By Aaron Agius
In the 2003 film Paycheck, Ben Affleck’s character is paid a huge sum of money to be locked in a clean room where he reverse engineers products, breaking them down into individual components to determine how they were made. He not only replicates processes, but he also discovers ways to create newer, better products.
You can utilize the same approach with some of the most successful marketing campaigns, minus the conspiracy, gun play, and Hollywood special effects.
Fortune 500 campaigns aren’t successful just because of the messaging or images, or because they have millions of dollars behind campaigns that are produced by agencies like Grey or Ogilvy Mather. It’s the individual components of those campaigns that come together to create a high return. When you break those campaigns down, you can examine the separate components to see how your startup might benefit from similar strategies.
Here’s what you should pay attention to:
1. Get the messaging right. It doesn’t matter how much money you throw at a marketing campaign. If the messaging is wrong, you’re going to severely limit your chances of succeeding.
I don’t want you to think that it’s just black and white, though. It’s a lot more like Skee-Ball. Sink the ball in just the right place and score big. Miss it by just a bit, and you still get some points. Miss the mark by a long shot and you don’t get squat.
Another important factor is the scale of the message. Some of the most effective campaigns from major companies say more with a single sentence or word–or even just an image–than with content-heavy ads. It’s not really what they say, it’s how they say it. The picture the messaging creates, or the story behind it and the emotional connection it makes, likely contributes to the success of these campaigns.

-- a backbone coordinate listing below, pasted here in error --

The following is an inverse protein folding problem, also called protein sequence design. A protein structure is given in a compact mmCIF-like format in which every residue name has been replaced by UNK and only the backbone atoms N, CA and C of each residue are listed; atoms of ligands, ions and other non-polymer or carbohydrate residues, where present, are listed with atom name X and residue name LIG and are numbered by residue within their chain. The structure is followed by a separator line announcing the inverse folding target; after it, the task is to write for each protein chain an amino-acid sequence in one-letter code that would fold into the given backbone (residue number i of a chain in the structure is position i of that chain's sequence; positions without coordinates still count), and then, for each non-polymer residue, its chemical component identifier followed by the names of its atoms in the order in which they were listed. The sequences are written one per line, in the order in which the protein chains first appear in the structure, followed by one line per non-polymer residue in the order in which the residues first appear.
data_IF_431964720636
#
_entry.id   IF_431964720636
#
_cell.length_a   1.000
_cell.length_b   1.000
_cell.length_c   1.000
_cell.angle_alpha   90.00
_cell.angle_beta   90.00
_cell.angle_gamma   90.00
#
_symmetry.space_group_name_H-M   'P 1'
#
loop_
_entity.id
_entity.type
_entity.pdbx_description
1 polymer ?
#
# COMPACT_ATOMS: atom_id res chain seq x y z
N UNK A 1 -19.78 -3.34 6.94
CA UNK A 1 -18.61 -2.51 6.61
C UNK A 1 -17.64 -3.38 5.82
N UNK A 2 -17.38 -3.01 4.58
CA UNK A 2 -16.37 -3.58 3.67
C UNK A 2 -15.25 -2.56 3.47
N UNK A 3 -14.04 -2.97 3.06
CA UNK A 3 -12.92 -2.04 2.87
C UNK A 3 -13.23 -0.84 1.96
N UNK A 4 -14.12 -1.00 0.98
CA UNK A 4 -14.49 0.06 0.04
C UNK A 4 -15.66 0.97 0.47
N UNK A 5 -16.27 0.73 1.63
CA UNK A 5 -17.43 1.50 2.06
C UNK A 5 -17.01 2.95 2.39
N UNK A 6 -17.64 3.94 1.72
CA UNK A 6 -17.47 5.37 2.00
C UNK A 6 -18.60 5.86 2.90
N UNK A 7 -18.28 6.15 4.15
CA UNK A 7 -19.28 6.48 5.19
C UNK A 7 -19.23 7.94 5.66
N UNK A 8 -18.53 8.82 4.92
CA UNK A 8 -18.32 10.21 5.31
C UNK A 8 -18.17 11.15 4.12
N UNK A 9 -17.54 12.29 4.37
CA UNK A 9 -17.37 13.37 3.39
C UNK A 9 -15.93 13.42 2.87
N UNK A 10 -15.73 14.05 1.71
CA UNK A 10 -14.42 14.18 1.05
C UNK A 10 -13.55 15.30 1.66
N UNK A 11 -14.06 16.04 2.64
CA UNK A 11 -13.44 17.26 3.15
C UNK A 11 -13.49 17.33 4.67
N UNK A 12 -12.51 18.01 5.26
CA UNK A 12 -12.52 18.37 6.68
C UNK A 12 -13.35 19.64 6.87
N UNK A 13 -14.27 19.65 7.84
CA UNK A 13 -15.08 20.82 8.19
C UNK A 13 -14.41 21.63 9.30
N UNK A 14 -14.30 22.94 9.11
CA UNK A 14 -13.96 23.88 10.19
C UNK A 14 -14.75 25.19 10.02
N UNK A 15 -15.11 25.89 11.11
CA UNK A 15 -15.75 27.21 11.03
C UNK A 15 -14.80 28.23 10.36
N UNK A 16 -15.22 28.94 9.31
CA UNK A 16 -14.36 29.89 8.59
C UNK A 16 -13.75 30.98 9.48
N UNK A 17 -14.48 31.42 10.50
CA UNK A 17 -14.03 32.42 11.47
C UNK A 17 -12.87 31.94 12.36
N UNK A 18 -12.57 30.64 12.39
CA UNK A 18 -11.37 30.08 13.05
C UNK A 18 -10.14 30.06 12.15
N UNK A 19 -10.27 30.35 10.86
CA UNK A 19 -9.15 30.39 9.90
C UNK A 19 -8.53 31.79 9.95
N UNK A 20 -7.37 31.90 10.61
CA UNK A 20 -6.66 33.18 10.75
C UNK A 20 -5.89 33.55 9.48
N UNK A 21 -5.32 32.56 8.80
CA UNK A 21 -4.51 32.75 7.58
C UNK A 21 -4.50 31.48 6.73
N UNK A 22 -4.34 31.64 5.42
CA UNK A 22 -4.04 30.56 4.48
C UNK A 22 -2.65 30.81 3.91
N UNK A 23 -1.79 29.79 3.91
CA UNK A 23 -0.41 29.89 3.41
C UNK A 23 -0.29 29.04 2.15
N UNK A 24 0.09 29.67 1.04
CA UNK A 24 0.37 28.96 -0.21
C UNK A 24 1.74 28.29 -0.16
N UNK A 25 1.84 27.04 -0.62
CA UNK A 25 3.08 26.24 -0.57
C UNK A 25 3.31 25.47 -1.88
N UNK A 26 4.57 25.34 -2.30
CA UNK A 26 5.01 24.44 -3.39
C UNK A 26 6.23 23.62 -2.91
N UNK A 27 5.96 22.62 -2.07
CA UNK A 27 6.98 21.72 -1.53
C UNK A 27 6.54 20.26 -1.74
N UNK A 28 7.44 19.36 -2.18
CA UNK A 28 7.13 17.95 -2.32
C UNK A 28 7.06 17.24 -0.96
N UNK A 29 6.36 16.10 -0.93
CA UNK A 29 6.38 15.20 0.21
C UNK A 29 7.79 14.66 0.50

Focus on painting a big picture around the value proposition to get your messaging on point.
2. The role of distribution. Not all of the best and biggest Fortune 500 campaigns were rolled out in traditional marketing channels like TV, radio, and print. Old Spice’s most successful marketing campaign, in fact, was done with online video.
Look at how Fortune 500 companies distribute their content, and you’ll begin to see patterns in how they focus on specific channels. Some target video, others leverage written content, and while many have a diverse network of channels, they might not use all of them.
The channels and distribution tools they use aren’t arbitrary; they’re based on research. Fortune 500s know where the majority of their audience can be found, and they know what types of content are most likely to get the most engagement.
Instead of trying to replicate the success of Fortune 500s, take a cue from their research and find out where your audience is spending their time. Look for missed opportunities and watch for untapped channels where audience segments may be hiding.